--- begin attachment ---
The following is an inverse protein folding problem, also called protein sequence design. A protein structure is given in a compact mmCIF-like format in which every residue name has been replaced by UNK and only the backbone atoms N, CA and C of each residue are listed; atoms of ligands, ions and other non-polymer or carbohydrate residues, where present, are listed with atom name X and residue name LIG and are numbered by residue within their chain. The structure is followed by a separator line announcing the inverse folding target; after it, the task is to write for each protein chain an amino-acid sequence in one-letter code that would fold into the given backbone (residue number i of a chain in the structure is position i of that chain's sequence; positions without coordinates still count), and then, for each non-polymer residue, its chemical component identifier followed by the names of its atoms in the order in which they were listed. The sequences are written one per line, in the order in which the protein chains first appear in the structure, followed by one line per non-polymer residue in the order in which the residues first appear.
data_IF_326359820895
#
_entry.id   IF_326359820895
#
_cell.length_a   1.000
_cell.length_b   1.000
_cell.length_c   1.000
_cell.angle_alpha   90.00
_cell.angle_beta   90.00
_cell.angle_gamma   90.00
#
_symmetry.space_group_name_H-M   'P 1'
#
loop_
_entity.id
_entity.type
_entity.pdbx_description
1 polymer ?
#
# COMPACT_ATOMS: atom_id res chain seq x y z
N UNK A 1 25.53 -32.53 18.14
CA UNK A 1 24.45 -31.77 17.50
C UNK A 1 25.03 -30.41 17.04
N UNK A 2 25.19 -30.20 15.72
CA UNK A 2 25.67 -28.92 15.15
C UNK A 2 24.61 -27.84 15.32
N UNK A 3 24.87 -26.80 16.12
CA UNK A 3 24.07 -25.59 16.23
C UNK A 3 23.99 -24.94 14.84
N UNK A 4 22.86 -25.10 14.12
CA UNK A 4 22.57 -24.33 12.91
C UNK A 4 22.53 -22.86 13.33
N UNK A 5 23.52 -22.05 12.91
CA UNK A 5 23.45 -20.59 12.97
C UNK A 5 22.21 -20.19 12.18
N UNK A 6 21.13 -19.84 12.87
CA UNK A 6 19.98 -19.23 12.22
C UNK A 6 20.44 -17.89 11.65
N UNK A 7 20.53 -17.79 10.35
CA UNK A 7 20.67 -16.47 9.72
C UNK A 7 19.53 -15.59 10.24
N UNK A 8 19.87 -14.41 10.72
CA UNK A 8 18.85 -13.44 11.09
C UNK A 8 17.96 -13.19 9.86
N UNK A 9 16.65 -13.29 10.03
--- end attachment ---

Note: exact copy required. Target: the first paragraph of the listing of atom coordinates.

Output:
The following is an inverse protein folding problem, also called protein sequence design. A protein structure is given in a compact mmCIF-like format in which every residue name has been replaced by UNK and only the backbone atoms N, CA and C of each residue are listed; atoms of ligands, ions and other non-polymer or carbohydrate residues, where present, are listed with atom name X and residue name LIG and are numbered by residue within their chain. The structure is followed by a separator line announcing the inverse folding target; after it, the task is to write for each protein chain an amino-acid sequence in one-letter code that would fold into the given backbone (residue number i of a chain in the structure is position i of that chain's sequence; positions without coordinates still count), and then, for each non-polymer residue, its chemical component identifier followed by the names of its atoms in the order in which they were listed. The sequences are written one per line, in the order in which the protein chains first appear in the structure, followed by one line per non-polymer residue in the order in which the residues first appear.